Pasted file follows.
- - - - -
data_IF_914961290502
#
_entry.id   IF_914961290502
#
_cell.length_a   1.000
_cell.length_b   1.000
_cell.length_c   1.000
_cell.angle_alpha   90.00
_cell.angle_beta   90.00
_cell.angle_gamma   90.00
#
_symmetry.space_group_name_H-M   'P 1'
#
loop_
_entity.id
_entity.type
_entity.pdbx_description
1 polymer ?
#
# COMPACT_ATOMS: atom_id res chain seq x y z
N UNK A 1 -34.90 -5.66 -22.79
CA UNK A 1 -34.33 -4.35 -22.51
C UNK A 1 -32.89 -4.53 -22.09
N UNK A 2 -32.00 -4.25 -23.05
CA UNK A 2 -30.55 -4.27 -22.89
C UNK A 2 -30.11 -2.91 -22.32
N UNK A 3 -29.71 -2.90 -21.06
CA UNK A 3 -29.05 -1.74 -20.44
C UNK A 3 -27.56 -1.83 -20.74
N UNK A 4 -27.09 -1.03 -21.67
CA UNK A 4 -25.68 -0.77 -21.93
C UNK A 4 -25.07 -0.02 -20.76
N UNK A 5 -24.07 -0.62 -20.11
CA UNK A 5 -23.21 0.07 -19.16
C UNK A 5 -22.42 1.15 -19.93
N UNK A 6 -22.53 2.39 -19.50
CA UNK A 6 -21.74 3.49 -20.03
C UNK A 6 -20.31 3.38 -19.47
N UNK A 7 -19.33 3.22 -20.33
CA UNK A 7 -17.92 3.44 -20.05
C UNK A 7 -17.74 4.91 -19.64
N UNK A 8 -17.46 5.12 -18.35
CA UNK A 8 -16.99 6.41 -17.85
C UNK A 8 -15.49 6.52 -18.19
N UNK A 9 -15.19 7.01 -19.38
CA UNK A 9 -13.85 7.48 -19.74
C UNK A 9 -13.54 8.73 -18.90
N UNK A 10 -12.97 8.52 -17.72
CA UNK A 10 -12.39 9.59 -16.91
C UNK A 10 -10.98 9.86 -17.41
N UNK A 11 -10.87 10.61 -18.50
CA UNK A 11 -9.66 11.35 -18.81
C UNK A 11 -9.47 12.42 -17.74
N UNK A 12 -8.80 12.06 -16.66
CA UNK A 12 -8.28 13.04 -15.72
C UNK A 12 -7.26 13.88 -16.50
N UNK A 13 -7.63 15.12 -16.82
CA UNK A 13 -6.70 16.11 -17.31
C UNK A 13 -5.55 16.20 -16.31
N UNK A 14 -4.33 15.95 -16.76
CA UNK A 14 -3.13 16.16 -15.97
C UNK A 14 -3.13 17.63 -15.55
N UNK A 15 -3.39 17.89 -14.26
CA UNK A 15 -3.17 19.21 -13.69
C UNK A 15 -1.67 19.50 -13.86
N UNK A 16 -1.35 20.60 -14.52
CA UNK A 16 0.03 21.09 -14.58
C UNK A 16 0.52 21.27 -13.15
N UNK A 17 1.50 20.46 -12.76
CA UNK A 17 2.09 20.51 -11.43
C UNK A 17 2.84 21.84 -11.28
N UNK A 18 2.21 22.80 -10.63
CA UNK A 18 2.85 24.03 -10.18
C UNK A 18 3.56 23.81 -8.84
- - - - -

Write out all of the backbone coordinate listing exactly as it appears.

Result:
data_IF_914961290502
#
_entry.id   IF_914961290502
#
_cell.length_a   1.000
_cell.length_b   1.000
_cell.length_c   1.000
_cell.angle_alpha   90.00
_cell.angle_beta   90.00
_cell.angle_gamma   90.00
#
_symmetry.space_group_name_H-M   'P 1'
#
loop_
_entity.id
_entity.type
_entity.pdbx_description
1 polymer ?
#
# COMPACT_ATOMS: atom_id res chain seq x y z
N UNK A 1 -34.90 -5.66 -22.79
CA UNK A 1 -34.33 -4.35 -22.51
C UNK A 1 -32.89 -4.53 -22.09
N UNK A 2 -32.00 -4.25 -23.05
CA UNK A 2 -30.55 -4.27 -22.89
C UNK A 2 -30.11 -2.91 -22.32
N UNK A 3 -29.71 -2.90 -21.06
CA UNK A 3 -29.05 -1.74 -20.44
C UNK A 3 -27.56 -1.83 -20.74
N UNK A 4 -27.09 -1.03 -21.67
CA UNK A 4 -25.68 -0.77 -21.93
C UNK A 4 -25.07 -0.02 -20.76
N UNK A 5 -24.07 -0.62 -20.11
CA UNK A 5 -23.21 0.07 -19.16
C UNK A 5 -22.42 1.15 -19.93
N UNK A 6 -22.53 2.39 -19.50
CA UNK A 6 -21.74 3.49 -20.03
C UNK A 6 -20.31 3.38 -19.47
N UNK A 7 -19.33 3.22 -20.33
CA UNK A 7 -17.92 3.44 -20.05
C UNK A 7 -17.74 4.91 -19.64
N UNK A 8 -17.46 5.12 -18.35
CA UNK A 8 -16.99 6.41 -17.85
C UNK A 8 -15.49 6.52 -18.19
N UNK A 9 -15.19 7.01 -19.38
CA UNK A 9 -13.85 7.48 -19.74
C UNK A 9 -13.54 8.73 -18.90
N UNK A 10 -12.97 8.52 -17.72
CA UNK A 10 -12.39 9.59 -16.91
C UNK A 10 -10.98 9.86 -17.41
N UNK A 11 -10.87 10.61 -18.50
CA UNK A 11 -9.66 11.35 -18.81
C UNK A 11 -9.47 12.42 -17.74
N UNK A 12 -8.80 12.06 -16.66
CA UNK A 12 -8.28 13.04 -15.72
C UNK A 12 -7.26 13.88 -16.50
N UNK A 13 -7.63 15.12 -16.82
CA UNK A 13 -6.70 16.11 -17.31
C UNK A 13 -5.55 16.20 -16.31
N UNK A 14 -4.33 15.95 -16.76
CA UNK A 14 -3.13 16.16 -15.97
C UNK A 14 -3.13 17.63 -15.55
N UNK A 15 -3.39 17.89 -14.26
CA UNK A 15 -3.17 19.21 -13.69
C UNK A 15 -1.67 19.50 -13.86
N UNK A 16 -1.35 20.60 -14.52
CA UNK A 16 0.03 21.09 -14.58
C UNK A 16 0.52 21.27 -13.15
N UNK A 17 1.50 20.46 -12.76
CA UNK A 17 2.09 20.51 -11.43
C UNK A 17 2.84 21.84 -11.28
N UNK A 18 2.21 22.80 -10.63
CA UNK A 18 2.85 24.03 -10.18
C UNK A 18 3.56 23.81 -8.84